1 | initial version |

My understanding of your problem is that, given a fixed integer `p`

, you want to compute the polynomial in `n`

of $S_p$, vuewed as a symbolic expreesion. If it is the case you write a function like this :

```
sage: k,n = SR.var('k,n')
sage: def S(p):
....: return sum(k^p,k,1,n)
```

Then you can compute your polynomals (viewed as symbolic expressions)

```
sage: S(1)
1/2*n^2 + 1/2*n
sage: S(2)
1/3*n^3 + 1/2*n^2 + 1/6*n
sage: S(5)
1/6*n^6 + 1/2*n^5 + 5/12*n^4 - 1/12*n^2
sage: S(10)
1/11*n^11 + 1/2*n^10 + 5/6*n^9 - n^7 + n^5 - 1/2*n^3 + 5/66*n
```

Note that `p`

is not a symbol, but the input of a Python function, which turns out to be an integer.

2 | No.2 Revision |

My understanding of your problem is that, given a fixed integer `p`

, you want to compute the polynomial in `n`

of $S_p$, ~~vuewed ~~viewed as a symbolic ~~expreesion. ~~expression. If it is the case you write a function like this :

```
sage: k,n = SR.var('k,n')
sage: def S(p):
....: return sum(k^p,k,1,n)
```

Then you can compute your polynomals (viewed as symbolic expressions)

```
sage: S(1)
1/2*n^2 + 1/2*n
sage: S(2)
1/3*n^3 + 1/2*n^2 + 1/6*n
sage: S(5)
1/6*n^6 + 1/2*n^5 + 5/12*n^4 - 1/12*n^2
sage: S(10)
1/11*n^11 + 1/2*n^10 + 5/6*n^9 - n^7 + n^5 - 1/2*n^3 + 5/66*n
```

Note that `p`

is not a symbol, but the input of a Python function, which turns out to be an integer.

3 | No.3 Revision |

My understanding of your problem is that, given a fixed integer `p`

, you want to compute the polynomial in `n`

of $S_p$, viewed as a symbolic expression. If it is the case you write a function like this :

```
sage: k,n = SR.var('k,n')
sage: def S(p):
....: return sum(k^p,k,1,n)
```

Then you can compute your polynomals (viewed as symbolic expressions)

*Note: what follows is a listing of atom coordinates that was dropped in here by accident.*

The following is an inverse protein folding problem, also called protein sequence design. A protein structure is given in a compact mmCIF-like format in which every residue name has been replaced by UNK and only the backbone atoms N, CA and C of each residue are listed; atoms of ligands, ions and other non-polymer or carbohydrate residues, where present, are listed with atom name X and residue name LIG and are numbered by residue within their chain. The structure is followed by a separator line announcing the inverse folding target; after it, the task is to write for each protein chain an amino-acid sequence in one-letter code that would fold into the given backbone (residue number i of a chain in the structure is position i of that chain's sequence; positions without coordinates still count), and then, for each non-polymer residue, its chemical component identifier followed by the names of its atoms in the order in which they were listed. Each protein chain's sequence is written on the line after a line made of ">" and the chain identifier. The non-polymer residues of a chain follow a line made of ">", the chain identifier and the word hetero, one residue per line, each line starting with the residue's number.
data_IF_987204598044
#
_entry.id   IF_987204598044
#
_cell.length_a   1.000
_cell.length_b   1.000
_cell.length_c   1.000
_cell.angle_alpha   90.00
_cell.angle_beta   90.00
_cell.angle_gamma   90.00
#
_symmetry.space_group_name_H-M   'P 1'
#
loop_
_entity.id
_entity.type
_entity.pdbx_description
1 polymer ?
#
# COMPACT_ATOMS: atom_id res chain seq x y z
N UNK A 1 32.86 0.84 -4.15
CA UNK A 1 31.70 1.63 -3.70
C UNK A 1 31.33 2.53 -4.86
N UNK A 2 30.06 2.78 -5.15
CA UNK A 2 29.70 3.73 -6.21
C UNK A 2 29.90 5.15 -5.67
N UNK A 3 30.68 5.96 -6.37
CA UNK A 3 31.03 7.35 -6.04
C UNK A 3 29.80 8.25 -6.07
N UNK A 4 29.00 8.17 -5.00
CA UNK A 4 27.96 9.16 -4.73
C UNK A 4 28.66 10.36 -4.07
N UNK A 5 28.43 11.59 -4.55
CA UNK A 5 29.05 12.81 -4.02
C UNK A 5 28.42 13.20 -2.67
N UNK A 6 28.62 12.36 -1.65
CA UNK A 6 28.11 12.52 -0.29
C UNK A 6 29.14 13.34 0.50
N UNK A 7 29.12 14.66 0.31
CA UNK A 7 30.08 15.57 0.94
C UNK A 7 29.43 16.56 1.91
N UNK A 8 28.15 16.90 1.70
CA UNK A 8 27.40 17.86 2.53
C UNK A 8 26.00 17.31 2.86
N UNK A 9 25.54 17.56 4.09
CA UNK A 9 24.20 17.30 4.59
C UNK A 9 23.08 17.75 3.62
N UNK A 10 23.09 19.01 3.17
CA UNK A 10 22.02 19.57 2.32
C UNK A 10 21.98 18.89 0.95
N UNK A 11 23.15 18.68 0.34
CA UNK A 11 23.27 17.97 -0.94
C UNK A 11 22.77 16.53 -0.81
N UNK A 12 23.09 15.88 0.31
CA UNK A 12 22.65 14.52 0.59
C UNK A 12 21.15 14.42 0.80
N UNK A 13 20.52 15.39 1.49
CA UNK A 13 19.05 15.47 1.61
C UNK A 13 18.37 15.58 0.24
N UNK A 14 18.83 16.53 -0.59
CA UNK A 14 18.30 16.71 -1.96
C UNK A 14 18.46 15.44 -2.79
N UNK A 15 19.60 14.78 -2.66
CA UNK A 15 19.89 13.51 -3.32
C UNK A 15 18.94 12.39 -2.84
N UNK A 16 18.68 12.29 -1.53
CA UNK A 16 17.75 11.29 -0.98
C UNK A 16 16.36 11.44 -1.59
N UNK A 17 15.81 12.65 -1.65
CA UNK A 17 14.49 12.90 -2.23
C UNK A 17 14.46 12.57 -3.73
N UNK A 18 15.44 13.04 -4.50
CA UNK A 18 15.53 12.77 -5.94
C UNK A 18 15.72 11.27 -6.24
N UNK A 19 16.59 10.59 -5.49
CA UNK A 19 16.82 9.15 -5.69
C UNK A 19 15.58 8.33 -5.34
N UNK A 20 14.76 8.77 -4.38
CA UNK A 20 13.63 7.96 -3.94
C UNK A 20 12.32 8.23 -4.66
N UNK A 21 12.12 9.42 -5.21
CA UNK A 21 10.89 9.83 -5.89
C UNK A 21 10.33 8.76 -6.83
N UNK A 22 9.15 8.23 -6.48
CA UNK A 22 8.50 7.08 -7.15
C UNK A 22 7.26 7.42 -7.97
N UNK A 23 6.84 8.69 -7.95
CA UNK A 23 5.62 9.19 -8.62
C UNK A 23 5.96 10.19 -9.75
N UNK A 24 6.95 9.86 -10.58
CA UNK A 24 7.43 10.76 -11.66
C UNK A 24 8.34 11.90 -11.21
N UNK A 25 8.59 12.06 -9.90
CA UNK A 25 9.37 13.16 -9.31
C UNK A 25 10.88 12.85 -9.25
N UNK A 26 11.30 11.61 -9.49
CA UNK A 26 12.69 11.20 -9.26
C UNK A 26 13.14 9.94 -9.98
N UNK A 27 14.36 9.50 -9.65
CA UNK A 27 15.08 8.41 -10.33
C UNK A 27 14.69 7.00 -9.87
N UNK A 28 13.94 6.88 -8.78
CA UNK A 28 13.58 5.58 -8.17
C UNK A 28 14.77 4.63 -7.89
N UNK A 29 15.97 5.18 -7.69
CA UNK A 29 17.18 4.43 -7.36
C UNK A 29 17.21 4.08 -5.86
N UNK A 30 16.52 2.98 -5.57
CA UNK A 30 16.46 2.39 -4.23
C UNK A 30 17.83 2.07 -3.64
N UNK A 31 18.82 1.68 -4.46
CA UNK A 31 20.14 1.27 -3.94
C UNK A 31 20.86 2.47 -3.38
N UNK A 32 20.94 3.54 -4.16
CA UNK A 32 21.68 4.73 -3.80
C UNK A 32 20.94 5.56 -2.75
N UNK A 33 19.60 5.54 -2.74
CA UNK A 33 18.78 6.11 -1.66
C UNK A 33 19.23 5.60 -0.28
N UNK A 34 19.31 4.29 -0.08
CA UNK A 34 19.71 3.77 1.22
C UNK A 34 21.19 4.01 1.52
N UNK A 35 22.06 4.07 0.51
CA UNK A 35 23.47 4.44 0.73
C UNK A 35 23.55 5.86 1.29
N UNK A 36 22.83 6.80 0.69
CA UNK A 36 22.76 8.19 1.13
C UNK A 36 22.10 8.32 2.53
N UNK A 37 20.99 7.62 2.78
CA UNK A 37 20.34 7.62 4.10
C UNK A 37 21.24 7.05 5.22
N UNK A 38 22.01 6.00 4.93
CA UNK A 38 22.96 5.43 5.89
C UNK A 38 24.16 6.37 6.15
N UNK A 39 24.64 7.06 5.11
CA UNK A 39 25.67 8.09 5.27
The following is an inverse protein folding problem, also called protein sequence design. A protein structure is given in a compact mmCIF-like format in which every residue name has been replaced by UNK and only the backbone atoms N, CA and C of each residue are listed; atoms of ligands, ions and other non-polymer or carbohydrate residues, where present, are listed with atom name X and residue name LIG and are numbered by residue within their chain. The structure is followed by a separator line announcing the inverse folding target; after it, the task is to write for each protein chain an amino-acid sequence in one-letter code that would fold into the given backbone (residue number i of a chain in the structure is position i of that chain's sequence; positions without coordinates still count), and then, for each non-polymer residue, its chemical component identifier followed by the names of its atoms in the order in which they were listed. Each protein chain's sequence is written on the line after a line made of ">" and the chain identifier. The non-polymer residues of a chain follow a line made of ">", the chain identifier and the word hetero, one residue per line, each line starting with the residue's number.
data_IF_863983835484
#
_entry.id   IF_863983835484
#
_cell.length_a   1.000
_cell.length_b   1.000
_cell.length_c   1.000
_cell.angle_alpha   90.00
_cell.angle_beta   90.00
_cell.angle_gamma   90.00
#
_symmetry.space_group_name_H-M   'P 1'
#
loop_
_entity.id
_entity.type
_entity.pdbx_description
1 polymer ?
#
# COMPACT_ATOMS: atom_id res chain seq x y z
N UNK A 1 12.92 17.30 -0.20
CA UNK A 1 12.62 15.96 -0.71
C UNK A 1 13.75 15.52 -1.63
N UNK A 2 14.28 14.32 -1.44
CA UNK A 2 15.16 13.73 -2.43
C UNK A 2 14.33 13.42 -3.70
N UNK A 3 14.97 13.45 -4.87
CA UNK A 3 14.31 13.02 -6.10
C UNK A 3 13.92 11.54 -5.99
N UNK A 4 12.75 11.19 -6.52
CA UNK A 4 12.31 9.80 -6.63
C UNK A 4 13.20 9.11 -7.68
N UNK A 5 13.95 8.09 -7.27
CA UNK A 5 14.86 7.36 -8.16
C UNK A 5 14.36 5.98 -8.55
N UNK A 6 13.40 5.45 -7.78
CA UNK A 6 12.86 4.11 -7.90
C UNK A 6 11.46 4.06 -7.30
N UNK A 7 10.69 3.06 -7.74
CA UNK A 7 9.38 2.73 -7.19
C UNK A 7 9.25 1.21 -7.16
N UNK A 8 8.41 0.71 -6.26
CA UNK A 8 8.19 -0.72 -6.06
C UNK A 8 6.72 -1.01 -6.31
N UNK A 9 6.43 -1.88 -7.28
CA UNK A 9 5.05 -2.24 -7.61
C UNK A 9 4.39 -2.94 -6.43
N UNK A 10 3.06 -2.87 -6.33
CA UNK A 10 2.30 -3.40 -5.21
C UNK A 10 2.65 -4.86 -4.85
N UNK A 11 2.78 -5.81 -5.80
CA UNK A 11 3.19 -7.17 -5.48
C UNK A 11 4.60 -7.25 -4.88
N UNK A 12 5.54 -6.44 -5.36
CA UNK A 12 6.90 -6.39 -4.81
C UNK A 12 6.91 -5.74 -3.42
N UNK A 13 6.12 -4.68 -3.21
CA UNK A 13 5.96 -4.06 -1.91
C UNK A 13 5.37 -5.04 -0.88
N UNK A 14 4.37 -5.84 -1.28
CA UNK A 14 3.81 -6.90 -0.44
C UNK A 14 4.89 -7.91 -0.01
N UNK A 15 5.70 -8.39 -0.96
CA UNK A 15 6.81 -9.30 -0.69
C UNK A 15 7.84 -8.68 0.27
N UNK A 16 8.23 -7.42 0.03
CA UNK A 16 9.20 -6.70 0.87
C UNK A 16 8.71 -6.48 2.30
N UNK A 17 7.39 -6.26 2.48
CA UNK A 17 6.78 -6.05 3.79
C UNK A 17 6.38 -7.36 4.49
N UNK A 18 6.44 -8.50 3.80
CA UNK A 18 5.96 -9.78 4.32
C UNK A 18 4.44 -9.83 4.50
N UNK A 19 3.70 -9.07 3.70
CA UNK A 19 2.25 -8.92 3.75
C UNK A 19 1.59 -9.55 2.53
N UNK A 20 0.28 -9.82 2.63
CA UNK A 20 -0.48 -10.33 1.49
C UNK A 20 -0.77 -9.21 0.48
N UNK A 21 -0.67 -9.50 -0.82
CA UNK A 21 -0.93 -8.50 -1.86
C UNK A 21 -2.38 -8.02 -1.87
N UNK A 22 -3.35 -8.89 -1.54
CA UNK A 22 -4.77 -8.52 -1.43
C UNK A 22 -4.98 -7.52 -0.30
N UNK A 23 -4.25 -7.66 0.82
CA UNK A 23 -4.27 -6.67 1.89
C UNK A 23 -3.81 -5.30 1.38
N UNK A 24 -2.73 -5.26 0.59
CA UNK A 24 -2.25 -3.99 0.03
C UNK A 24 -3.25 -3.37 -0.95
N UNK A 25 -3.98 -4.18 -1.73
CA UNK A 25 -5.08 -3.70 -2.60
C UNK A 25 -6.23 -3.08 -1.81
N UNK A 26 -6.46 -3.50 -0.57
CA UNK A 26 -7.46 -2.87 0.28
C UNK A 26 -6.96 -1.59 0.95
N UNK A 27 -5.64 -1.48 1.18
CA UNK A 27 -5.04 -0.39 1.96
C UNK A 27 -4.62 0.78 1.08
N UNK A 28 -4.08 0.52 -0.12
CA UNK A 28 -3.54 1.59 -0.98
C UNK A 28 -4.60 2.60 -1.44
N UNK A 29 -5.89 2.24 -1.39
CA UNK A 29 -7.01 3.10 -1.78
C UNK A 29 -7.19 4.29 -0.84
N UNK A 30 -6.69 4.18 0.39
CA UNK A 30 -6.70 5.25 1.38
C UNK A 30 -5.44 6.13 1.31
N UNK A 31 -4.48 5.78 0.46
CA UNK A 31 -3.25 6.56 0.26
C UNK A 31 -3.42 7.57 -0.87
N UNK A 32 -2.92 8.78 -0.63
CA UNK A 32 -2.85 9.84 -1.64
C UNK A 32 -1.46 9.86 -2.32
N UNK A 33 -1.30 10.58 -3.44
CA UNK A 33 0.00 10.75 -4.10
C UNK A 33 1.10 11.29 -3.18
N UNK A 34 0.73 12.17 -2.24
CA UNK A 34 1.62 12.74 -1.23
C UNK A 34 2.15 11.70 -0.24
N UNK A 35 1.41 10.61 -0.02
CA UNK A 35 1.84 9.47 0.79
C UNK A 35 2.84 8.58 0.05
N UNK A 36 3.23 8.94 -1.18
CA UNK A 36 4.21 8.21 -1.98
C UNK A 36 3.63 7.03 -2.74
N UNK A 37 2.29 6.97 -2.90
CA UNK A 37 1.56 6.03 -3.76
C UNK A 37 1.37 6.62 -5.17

```
sage: S(1)
1/2*n^2 + 1/2*n
sage: S(2)
1/3*n^3 + 1/2*n^2 + 1/6*n
sage: S(5)
1/6*n^6 + 1/2*n^5 + 5/12*n^4 - 1/12*n^2
sage: S(10)
1/11*n^11 + 1/2*n^10 + 5/6*n^9 - n^7 + n^5 - 1/2*n^3 + 5/66*n
```

Note that `p`

is not a symbol, but the input of a Python function, which turns out to be an integer.

**EDIT** Recursivity is not a silver bullet and should be promoted wisely. In the present case, it is far from offering any computational benefit, even for relative small value of `p`

we get a factor 1000 slowdown (and it get worse when `p`

increases), see :

```
sage: n=var('n')
....: assume(n,'integer')
....: def S(p):
....: if p==1:
....: return n*(n+1)/2
....: return ((n+1)^(p+1) - n - 1 - sum(binomial(p+1,k)*S(p-k+1) for k in (2..p)))/(p+1)
....:
sage: %time S(20)
CPU times: user 36.2 s, sys: 5.87 ms, total: 36.3 s
Wall time: 36.2 s
sage: sage: k,n = SR.var('k,n')
....: sage: def S(p):
....: ....: return sum(k^p,k,1,n)
....:
sage: %time S(20)
CPU times: user 43.3 ms, sys: 3.37 ms, total: 46.7 ms
Wall time: 30.2 ms
```

4 | No.4 Revision |

My understanding of your problem is that, given a fixed integer `p`

, you want to compute the polynomial in `n`

of $S_p$, viewed as a symbolic expression. If it is the case you write a function like this :

```
sage: k,n = SR.var('k,n')
sage: def S(p):
....: return sum(k^p,k,1,n)
```

Then you can compute your polynomals (viewed as symbolic expressions)

```
sage: S(1)
1/2*n^2 + 1/2*n
sage: S(2)
1/3*n^3 + 1/2*n^2 + 1/6*n
sage: S(5)
1/6*n^6 + 1/2*n^5 + 5/12*n^4 - 1/12*n^2
sage: S(10)
1/11*n^11 + 1/2*n^10 + 5/6*n^9 - n^7 + n^5 - 1/2*n^3 + 5/66*n
```

Note that `p`

is not a symbol, but the input of a Python function, which turns out to be an integer.

**EDIT** (regarding your comment) Recursivity is not a silver bullet and should be promoted wisely. In the present case, it is far from offering any computational benefit, even for relative small value of `p`

we get a factor 1000 slowdown (and it get worse when `p`

increases), see :

```
sage: n=var('n')
....: assume(n,'integer')
....: def S(p):
....: if p==1:
....: return n*(n+1)/2
....: return ((n+1)^(p+1) - n - 1 - sum(binomial(p+1,k)*S(p-k+1) for k in (2..p)))/(p+1)
....:
sage: %time S(20)
CPU times: user 36.2 s, sys: 5.87 ms, total: 36.3 s
Wall time: 36.2 s
sage: sage: k,n = SR.var('k,n')
....: sage: def S(p):
....: ....: return sum(k^p,k,1,n)
....:
sage: %time S(20)
CPU times: user 43.3 ms, sys: 3.37 ms, total: 46.7 ms
Wall time: 30.2 ms
```

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